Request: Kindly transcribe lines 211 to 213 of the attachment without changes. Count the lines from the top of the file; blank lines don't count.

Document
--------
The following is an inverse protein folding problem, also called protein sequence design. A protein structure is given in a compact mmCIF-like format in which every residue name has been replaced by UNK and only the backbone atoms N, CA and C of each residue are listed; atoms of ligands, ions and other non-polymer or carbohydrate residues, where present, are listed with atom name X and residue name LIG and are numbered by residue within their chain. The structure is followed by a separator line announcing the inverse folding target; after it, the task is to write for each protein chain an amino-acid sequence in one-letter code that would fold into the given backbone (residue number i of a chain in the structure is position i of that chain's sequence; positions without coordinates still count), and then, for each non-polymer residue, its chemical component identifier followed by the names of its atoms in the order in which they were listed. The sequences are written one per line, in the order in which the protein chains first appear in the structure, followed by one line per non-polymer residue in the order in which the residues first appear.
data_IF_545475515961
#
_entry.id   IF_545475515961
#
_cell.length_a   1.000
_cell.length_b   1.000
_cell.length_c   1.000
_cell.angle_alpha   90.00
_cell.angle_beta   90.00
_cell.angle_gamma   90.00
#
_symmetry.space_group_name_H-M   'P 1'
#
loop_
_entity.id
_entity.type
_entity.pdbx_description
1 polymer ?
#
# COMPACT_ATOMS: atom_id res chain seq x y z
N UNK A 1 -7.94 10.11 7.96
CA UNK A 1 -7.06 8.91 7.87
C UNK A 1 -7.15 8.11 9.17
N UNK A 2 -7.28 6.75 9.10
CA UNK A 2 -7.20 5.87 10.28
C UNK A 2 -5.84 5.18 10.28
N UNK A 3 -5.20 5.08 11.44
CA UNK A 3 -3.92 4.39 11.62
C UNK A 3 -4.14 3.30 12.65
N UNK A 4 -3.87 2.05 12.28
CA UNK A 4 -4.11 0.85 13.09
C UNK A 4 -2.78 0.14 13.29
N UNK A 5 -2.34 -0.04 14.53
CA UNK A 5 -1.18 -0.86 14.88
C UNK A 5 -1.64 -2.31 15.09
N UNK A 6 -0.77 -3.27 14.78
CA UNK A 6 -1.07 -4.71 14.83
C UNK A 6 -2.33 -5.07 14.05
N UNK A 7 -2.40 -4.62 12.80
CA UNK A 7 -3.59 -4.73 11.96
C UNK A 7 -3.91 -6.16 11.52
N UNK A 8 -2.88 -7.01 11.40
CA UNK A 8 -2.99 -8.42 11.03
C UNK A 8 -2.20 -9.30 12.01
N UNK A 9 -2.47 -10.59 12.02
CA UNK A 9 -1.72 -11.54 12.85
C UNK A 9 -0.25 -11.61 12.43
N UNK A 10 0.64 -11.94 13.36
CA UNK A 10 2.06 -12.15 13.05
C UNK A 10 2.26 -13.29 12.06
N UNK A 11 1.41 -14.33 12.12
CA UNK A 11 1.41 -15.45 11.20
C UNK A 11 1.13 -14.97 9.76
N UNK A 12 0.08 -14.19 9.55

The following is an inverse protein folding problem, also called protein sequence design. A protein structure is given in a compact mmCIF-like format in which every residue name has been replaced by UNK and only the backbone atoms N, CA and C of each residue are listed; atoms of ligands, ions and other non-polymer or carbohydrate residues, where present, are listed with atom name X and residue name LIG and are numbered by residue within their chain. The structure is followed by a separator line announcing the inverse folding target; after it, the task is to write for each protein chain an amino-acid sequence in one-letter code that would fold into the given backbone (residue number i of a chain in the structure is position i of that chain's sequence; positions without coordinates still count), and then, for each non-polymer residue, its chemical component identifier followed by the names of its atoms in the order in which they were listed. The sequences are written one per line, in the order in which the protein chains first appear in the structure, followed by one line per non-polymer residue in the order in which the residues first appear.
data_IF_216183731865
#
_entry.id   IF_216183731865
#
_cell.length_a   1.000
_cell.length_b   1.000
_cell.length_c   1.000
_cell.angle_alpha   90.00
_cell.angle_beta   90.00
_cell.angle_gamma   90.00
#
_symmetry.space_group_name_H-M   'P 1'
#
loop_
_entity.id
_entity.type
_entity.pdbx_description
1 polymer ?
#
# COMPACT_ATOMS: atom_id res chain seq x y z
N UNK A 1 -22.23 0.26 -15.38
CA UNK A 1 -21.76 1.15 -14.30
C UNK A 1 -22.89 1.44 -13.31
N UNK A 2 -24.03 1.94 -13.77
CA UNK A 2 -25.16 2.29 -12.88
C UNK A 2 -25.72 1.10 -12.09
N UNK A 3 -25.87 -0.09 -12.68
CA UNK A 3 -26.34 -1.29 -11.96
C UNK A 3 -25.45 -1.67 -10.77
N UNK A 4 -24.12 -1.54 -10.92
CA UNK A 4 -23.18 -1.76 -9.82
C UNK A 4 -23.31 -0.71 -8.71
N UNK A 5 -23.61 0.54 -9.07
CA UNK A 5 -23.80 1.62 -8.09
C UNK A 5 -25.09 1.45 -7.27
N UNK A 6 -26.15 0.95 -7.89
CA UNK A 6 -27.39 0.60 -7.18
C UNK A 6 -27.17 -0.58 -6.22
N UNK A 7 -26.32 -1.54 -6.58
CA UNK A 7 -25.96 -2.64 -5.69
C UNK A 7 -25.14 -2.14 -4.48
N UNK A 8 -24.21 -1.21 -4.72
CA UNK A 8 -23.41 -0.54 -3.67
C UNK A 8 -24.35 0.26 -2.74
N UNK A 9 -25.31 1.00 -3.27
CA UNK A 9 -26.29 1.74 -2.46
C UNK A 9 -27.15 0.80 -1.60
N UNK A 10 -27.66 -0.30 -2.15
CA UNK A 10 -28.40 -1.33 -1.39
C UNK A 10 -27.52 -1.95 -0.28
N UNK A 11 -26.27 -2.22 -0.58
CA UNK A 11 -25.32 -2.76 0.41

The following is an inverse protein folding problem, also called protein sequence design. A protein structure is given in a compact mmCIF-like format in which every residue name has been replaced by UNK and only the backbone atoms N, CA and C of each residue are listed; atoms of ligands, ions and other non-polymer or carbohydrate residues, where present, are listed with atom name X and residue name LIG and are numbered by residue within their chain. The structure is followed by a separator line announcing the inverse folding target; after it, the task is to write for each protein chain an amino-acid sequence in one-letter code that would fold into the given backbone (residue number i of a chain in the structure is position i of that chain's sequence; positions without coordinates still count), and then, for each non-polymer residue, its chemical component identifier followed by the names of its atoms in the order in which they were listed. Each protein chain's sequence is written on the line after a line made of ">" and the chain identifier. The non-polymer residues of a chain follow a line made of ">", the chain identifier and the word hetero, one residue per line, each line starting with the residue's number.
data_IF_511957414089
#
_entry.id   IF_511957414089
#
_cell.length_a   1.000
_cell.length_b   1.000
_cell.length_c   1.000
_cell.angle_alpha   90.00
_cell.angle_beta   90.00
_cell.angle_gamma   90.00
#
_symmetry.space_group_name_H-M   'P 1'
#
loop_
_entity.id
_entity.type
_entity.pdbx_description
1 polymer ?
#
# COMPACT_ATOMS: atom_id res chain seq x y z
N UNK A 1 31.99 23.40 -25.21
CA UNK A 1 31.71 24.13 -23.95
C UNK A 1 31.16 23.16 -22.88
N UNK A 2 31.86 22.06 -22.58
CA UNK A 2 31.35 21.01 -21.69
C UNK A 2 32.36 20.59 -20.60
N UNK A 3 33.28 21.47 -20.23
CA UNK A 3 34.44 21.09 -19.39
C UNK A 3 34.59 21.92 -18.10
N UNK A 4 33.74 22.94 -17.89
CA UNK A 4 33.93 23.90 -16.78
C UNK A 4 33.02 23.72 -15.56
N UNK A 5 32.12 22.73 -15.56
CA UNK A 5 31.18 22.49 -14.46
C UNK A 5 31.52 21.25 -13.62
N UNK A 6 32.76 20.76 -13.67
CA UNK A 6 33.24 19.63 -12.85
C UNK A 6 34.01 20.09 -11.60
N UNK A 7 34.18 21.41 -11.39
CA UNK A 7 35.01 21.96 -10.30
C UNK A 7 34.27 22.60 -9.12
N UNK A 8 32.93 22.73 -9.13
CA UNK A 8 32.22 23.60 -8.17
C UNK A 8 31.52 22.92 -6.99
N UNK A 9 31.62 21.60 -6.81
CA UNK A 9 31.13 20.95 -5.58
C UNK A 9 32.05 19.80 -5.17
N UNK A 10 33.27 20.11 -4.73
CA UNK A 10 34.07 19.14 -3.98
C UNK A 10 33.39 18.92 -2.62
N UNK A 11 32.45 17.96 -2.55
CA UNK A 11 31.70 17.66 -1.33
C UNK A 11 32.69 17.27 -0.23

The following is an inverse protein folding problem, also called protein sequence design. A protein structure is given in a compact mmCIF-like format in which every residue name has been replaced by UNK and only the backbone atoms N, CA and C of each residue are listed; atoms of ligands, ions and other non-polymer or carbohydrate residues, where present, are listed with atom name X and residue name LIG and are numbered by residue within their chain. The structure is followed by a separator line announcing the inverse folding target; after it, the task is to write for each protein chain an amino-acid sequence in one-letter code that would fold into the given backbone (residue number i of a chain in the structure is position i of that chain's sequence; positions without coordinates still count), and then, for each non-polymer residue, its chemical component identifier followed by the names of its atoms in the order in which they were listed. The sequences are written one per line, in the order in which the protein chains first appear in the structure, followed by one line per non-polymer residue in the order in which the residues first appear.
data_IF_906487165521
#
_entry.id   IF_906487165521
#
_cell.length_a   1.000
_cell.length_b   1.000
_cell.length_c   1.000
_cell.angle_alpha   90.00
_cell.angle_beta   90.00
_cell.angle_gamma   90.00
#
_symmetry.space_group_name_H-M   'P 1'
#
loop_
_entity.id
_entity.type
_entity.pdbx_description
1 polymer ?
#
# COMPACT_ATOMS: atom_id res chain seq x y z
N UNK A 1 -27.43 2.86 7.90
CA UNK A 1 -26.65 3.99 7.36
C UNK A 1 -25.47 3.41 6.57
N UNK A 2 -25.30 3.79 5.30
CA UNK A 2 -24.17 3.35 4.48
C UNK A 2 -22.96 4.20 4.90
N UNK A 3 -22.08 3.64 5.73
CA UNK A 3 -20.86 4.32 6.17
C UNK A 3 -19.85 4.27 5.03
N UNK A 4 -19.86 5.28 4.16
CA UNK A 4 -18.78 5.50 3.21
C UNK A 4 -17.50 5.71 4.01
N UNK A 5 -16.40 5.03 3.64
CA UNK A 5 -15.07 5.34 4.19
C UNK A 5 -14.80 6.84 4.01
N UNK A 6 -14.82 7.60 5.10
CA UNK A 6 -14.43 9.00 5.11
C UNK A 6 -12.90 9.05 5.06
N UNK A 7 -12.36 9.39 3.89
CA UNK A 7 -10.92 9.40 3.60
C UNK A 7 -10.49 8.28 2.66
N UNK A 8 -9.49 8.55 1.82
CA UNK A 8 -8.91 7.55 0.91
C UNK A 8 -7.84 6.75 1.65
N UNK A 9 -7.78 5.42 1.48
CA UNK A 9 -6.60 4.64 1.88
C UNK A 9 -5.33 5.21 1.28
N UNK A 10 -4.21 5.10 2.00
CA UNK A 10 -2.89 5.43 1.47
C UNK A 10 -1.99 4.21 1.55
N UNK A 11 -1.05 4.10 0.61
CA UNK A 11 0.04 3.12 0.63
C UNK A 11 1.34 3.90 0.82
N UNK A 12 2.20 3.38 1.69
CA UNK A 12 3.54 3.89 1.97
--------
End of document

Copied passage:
N UNK A 10 -4.21 5.10 2.00
CA UNK A 10 -2.89 5.43 1.47
C UNK A 10 -1.99 4.21 1.55